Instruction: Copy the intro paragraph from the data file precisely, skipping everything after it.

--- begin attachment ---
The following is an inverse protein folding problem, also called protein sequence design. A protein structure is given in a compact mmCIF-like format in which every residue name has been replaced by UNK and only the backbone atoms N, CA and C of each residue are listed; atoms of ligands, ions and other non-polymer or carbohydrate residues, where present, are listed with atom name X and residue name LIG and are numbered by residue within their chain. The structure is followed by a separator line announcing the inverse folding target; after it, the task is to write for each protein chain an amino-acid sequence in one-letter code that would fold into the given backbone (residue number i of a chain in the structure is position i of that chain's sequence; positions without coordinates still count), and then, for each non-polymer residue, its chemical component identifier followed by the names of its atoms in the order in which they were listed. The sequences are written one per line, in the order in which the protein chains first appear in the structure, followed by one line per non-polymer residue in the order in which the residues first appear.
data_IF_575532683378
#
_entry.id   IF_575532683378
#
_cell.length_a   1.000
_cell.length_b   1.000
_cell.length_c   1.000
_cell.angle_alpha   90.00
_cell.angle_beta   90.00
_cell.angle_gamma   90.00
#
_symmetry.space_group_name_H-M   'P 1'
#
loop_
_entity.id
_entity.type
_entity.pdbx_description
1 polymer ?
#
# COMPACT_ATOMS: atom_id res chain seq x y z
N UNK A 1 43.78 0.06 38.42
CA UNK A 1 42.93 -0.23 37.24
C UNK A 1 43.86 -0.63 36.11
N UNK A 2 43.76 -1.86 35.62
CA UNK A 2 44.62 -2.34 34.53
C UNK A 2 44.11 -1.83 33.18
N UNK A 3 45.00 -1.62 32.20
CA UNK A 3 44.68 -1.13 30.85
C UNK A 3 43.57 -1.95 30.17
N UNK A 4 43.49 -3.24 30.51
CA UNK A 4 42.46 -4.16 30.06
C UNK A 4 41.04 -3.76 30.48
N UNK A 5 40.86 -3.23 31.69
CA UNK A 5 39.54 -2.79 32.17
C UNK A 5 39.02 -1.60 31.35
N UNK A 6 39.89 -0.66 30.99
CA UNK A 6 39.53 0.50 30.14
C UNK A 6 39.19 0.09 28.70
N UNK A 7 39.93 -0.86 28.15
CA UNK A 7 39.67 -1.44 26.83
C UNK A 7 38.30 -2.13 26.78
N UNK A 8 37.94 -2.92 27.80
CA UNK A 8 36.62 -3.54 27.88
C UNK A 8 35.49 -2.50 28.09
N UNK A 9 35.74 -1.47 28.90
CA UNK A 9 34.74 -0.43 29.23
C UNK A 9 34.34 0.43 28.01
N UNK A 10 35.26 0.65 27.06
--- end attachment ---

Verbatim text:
The following is an inverse protein folding problem, also called protein sequence design. A protein structure is given in a compact mmCIF-like format in which every residue name has been replaced by UNK and only the backbone atoms N, CA and C of each residue are listed; atoms of ligands, ions and other non-polymer or carbohydrate residues, where present, are listed with atom name X and residue name LIG and are numbered by residue within their chain. The structure is followed by a separator line announcing the inverse folding target; after it, the task is to write for each protein chain an amino-acid sequence in one-letter code that would fold into the given backbone (residue number i of a chain in the structure is position i of that chain's sequence; positions without coordinates still count), and then, for each non-polymer residue, its chemical component identifier followed by the names of its atoms in the order in which they were listed. The sequences are written one per line, in the order in which the protein chains first appear in the structure, followed by one line per non-polymer residue in the order in which the residues first appear.